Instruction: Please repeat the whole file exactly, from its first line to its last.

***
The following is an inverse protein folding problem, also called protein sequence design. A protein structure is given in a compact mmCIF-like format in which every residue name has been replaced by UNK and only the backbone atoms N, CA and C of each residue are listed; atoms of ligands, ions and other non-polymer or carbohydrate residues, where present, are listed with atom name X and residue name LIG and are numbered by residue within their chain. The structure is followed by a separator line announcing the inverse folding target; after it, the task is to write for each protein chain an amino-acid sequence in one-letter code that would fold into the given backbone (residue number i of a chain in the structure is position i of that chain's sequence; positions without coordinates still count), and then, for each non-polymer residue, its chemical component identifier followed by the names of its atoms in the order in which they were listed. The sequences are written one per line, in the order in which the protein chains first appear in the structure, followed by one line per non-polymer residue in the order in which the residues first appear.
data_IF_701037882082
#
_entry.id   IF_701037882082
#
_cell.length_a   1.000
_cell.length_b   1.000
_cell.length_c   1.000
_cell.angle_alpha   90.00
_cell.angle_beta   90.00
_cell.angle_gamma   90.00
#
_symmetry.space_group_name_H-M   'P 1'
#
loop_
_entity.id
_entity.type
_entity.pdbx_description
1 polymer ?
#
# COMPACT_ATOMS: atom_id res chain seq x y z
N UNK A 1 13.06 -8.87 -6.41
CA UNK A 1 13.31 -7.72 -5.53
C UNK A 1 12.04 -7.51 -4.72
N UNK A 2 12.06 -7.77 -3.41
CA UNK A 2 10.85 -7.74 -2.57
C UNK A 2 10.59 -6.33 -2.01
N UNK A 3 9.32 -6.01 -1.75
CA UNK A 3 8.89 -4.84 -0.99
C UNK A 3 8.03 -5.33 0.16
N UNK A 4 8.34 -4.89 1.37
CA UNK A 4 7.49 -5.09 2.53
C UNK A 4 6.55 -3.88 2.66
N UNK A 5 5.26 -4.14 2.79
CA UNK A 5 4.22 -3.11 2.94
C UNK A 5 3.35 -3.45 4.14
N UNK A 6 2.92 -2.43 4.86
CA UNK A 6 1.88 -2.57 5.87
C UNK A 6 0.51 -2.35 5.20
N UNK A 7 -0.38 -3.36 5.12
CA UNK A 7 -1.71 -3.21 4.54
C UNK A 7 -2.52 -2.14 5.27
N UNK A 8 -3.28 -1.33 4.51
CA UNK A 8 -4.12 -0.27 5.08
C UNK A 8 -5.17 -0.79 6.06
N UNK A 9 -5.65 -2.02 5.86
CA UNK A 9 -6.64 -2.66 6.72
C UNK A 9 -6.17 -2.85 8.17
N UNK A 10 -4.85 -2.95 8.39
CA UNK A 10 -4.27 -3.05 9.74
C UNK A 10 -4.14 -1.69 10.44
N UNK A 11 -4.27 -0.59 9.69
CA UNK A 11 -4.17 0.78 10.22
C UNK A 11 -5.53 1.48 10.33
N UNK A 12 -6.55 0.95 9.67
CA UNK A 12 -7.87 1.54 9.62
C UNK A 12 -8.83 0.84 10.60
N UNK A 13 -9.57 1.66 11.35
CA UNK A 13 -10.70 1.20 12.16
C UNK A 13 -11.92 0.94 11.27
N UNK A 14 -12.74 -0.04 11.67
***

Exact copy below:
The following is an inverse protein folding problem, also called protein sequence design. A protein structure is given in a compact mmCIF-like format in which every residue name has been replaced by UNK and only the backbone atoms N, CA and C of each residue are listed; atoms of ligands, ions and other non-polymer or carbohydrate residues, where present, are listed with atom name X and residue name LIG and are numbered by residue within their chain. The structure is followed by a separator line announcing the inverse folding target; after it, the task is to write for each protein chain an amino-acid sequence in one-letter code that would fold into the given backbone (residue number i of a chain in the structure is position i of that chain's sequence; positions without coordinates still count), and then, for each non-polymer residue, its chemical component identifier followed by the names of its atoms in the order in which they were listed. The sequences are written one per line, in the order in which the protein chains first appear in the structure, followed by one line per non-polymer residue in the order in which the residues first appear.
data_IF_701037882082
#
_entry.id   IF_701037882082
#
_cell.length_a   1.000
_cell.length_b   1.000
_cell.length_c   1.000
_cell.angle_alpha   90.00
_cell.angle_beta   90.00
_cell.angle_gamma   90.00
#
_symmetry.space_group_name_H-M   'P 1'
#
loop_
_entity.id
_entity.type
_entity.pdbx_description
1 polymer ?
#
# COMPACT_ATOMS: atom_id res chain seq x y z
N UNK A 1 13.06 -8.87 -6.41
CA UNK A 1 13.31 -7.72 -5.53
C UNK A 1 12.04 -7.51 -4.72
N UNK A 2 12.06 -7.77 -3.41
CA UNK A 2 10.85 -7.74 -2.57
C UNK A 2 10.59 -6.33 -2.01
N UNK A 3 9.32 -6.01 -1.75
CA UNK A 3 8.89 -4.84 -0.99
C UNK A 3 8.03 -5.33 0.16
N UNK A 4 8.34 -4.89 1.37
CA UNK A 4 7.49 -5.09 2.53
C UNK A 4 6.55 -3.88 2.66
N UNK A 5 5.26 -4.14 2.79
CA UNK A 5 4.22 -3.11 2.94
C UNK A 5 3.35 -3.45 4.14
N UNK A 6 2.92 -2.43 4.86
CA UNK A 6 1.88 -2.57 5.87
C UNK A 6 0.51 -2.35 5.20
N UNK A 7 -0.38 -3.36 5.12
CA UNK A 7 -1.71 -3.21 4.54
C UNK A 7 -2.52 -2.14 5.27
N UNK A 8 -3.28 -1.33 4.51
CA UNK A 8 -4.12 -0.27 5.08
C UNK A 8 -5.17 -0.79 6.06
N UNK A 9 -5.65 -2.02 5.86
CA UNK A 9 -6.64 -2.66 6.72
C UNK A 9 -6.17 -2.85 8.17
N UNK A 10 -4.85 -2.95 8.39
CA UNK A 10 -4.27 -3.05 9.74
C UNK A 10 -4.14 -1.69 10.44
N UNK A 11 -4.27 -0.59 9.69
CA UNK A 11 -4.17 0.78 10.22
C UNK A 11 -5.53 1.48 10.33
N UNK A 12 -6.55 0.95 9.67
CA UNK A 12 -7.87 1.54 9.62
C UNK A 12 -8.83 0.84 10.60
N UNK A 13 -9.57 1.66 11.35
CA UNK A 13 -10.70 1.20 12.16
C UNK A 13 -11.92 0.94 11.27
N UNK A 14 -12.74 -0.04 11.67